For at least the past year now, a close friend and gaming partner of mine has been trying to get me to watch The Gamers 2: Dorkness Rising. I refused because of what I initially thought was lack of time, but as she kept asking and I kept refusing I began to realize that something else was pushing me to reject it. I finally realized what it was a few months back.
It begins with the following sentence:
I have never seen a video or movie about tabletop roleplaying gamers that takes the tabletop roleplaying games hobby seriously.
I know I just lost some of you there — that word, “serious”, is like a plague to many. But those of you who have read this far, I ask you to hear me out. The reason a lot of people flinch from the concept of “serious” is that things are often portrayed on a black/white, all-one-or-all-the-other scale. It is, however, possible to be “serious” without being too serious.
Yes, we’re a bunch of people, many fully-grown adults with jobs and families, who sit around playing pretend with rules and dice (most of the time). There’s something inherently childlike (not childish, but childlike) about that, and that’s a good thing — we need that creativity, that wonder. It’s also good that we can laugh at ourselves. These are things we should never lose. But it seems to me that we, our group of people with a shared interest, can not seem to step back and examine our hobby without going for cheap yuks.
This gets me back to the sentence from above. I have never seen a video or movie about tabletop roleplaying gamers that takes the tabletop roleplaying games hobby seriously. (I don’t mean informational videos intended purely for gamers, like the wonderful Gamescience dice rant videos. I mean things like Dorkness Rising, media that reach outside our hobby either by design or through simple osmosis.) I see this as a problem for multiple reasons.
First, the comedy always seems to hit the same notes. This is because it plays on stereotypes, and while stereotypes can have cores of truth, we as a group of people with shared interests are so much more than that. These stereotypes are old, worn out and tonedeaf. Gamers have worked to move beyond the stereotypes, so why must these videos and films be stuck the old rut?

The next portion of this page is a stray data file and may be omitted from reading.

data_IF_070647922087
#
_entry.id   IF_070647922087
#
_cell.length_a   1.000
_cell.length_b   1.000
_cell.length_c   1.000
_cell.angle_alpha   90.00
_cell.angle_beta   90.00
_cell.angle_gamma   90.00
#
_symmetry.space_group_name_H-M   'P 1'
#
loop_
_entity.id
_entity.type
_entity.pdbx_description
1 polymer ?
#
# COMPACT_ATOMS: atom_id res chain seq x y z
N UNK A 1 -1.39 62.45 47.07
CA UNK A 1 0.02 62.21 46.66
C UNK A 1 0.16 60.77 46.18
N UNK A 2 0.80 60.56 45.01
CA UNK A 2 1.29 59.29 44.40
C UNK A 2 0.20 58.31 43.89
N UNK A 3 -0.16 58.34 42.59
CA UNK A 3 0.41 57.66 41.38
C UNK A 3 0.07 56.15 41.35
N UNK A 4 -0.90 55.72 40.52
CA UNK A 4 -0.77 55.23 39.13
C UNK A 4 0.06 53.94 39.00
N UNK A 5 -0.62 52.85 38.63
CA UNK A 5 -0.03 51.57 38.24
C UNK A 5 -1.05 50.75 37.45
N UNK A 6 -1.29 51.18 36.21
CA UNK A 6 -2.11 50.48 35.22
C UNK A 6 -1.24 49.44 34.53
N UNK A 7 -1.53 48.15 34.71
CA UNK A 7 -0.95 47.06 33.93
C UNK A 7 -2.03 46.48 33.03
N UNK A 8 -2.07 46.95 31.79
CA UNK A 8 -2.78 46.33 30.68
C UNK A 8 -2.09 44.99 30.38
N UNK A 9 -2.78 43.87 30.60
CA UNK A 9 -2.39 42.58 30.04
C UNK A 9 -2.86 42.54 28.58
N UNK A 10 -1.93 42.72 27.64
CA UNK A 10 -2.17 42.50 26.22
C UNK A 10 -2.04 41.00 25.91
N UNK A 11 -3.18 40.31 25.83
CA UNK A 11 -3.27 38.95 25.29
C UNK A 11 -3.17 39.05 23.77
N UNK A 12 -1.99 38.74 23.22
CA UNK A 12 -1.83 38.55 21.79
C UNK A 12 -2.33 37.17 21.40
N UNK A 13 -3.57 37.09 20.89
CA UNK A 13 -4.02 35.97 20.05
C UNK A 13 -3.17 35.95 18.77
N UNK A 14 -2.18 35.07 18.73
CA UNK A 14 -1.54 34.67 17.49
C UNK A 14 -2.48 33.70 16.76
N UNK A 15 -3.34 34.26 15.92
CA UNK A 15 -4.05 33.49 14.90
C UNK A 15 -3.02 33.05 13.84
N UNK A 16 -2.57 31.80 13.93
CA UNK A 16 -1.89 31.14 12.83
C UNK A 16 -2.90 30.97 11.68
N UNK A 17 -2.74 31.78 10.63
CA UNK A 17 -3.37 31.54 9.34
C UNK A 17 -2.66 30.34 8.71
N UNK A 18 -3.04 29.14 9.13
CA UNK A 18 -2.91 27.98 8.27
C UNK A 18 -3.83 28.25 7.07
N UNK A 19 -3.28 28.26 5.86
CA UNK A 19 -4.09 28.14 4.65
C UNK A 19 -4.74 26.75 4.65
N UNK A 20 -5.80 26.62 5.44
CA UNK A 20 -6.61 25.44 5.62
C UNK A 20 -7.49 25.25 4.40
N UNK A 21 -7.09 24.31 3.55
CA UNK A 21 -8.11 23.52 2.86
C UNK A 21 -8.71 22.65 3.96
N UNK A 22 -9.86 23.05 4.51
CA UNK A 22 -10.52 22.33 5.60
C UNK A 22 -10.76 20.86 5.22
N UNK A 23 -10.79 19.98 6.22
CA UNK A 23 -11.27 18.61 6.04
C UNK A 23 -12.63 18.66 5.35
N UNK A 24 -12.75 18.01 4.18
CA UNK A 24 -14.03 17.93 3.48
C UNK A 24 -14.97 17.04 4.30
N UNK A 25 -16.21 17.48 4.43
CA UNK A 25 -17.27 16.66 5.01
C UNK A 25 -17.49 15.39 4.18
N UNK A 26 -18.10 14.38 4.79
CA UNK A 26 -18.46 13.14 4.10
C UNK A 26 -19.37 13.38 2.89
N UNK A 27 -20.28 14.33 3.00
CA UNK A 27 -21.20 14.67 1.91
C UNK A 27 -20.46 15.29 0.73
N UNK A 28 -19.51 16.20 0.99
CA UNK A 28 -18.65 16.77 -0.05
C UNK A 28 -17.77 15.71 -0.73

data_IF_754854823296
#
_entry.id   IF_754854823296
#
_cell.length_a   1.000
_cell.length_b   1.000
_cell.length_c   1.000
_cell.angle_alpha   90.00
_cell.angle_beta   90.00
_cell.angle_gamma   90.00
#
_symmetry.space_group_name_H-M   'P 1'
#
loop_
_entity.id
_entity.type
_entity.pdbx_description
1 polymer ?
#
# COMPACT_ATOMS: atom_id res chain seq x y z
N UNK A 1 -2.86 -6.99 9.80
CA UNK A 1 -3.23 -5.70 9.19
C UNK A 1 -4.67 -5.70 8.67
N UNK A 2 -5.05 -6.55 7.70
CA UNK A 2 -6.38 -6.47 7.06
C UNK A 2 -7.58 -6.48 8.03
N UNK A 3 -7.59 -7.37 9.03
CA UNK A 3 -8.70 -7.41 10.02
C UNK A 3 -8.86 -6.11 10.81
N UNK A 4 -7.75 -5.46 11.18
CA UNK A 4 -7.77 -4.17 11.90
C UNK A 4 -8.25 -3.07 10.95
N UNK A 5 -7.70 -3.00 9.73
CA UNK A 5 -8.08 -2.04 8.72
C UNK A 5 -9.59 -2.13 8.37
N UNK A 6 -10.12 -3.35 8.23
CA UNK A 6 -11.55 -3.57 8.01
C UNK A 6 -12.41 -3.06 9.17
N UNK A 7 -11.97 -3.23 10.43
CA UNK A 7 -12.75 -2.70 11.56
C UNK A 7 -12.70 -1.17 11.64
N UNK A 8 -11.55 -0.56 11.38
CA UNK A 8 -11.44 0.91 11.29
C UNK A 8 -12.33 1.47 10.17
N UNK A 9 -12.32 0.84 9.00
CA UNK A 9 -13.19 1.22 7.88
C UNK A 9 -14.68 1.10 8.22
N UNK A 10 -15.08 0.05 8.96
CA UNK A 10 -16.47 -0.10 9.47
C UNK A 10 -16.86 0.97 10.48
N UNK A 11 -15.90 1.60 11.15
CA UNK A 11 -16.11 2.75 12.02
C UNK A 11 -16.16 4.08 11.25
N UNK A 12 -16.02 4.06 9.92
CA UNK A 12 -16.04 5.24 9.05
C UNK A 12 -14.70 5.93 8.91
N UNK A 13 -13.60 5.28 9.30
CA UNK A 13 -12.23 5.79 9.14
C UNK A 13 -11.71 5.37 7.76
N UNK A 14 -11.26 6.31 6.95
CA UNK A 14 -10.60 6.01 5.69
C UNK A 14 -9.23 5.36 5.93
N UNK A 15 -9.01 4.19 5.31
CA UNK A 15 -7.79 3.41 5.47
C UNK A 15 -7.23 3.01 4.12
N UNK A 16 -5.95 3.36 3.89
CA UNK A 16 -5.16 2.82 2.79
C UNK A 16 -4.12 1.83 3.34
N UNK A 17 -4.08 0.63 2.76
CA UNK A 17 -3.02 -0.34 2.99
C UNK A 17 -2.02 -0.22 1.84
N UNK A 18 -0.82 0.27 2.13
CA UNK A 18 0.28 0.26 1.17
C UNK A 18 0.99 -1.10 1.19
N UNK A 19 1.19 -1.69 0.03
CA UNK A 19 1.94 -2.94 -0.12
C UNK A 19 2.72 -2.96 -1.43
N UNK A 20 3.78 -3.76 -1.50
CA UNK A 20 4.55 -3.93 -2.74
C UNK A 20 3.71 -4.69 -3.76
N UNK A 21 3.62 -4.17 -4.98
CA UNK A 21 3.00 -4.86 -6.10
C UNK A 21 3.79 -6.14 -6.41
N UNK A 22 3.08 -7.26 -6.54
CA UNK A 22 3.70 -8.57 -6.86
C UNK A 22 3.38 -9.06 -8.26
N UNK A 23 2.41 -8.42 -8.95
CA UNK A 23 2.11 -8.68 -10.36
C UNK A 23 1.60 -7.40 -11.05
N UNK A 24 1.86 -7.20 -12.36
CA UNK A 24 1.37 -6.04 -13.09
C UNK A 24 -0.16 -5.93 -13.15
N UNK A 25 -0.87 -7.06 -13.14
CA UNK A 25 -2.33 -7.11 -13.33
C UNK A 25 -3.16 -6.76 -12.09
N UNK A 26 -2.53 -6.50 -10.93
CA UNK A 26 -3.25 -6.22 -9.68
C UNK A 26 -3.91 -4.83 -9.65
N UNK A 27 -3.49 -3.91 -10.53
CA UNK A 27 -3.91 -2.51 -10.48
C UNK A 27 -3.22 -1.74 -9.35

Secondly, the videos and movies are more visible to the nongamer populace than our “internal memos”. We already have a difficult enough time explaining our hobby to people who aren’t in the know. Continually presenting people outside the hobby with these kinds of depictions of ourselves isn’t helping anybody. We paint ourselves as fools, never seeing the damage we’re doing to our own efforts to get gaming to be seen as just another hobby. Every hobby is “weird” in its own way, and that’s a good thing all in all, but we’re shooting ourselves in the foot.
Finally, we’re doing this to ourselves. We’re not being “persecuted” or suffering “prejudice”. Gamers are doing this. We’re presenting this unbalanced view of ourselves and reinforcing negative stereotypes about us. Right now, I’m sure many of you are asking, “So what?” and “Why should we care what other people think?” I don’t know about you, but I, for one, am quite tired of people having a reinforced boatload of assumptions about what kind of person I am just because I mention that I play RPGs. This really happens. It’s happened since the beginning, and in some measure it will happen forever, but we’re really not helping things. (If you do not feel this is at all a problem, I probably won’t be able to convince you that my thoughts have any merit. So be it.)
I’m not calling for the abolition of comedy or parody based on gaming. Far from it: as I said above, we need to be able to laugh at ourselves. I’m not crying that the sky is falling, because the world goes on every day as it has before. My problem is that we’re doing nothing to display the other side of things to people who aren’t us.
A tiny vignette: I once taught a young man how to multiply decimals. This was something his math teacher hadn’t been able to get this young man to grasp all school year. It took me ten minutes. I did it by teaching him how to calculate his experience point bonuses for high ability scores in AD&D 2nd Edition. By tying the math concepts to something he enjoyed doing, the math became something interesting, something he wanted to learn. I couldn’t have done that without the game.
I’m sure there are millions of stories like mine out there. Why, then, do we never talk about them in front of the camera? Why can’t we see a short documentary on a family who all game together, a short film that shows how “normal” it is, how it brings the family together? Why must every gamer video be thick glasses, a total lack of social skills and attacking the darkness, where a female at the table gets the male players stumbling all over themselves and every encounter is straight out of Knights of the Dinner Table? Why must it all be the same tired gaming jokes?
If you know of gamer media that display gaming in a positive, or even productive, light for consumption beyond just the gaming hobby, please let me know. I would like to help put that kind of thing forward where it can be seen alongside the comedy and parody. I’d also like to open a dialogue about creating more positive gamer media that is accessible by more than just the gaming “in crowd”, stuff that would be readily accessible by nongamers.
In my own defense, folks, I feel obligated to conclude by pointing out that I laugh until my belly hurts every time someone quotes the Dead Ale Wives. All I want is some balance, here.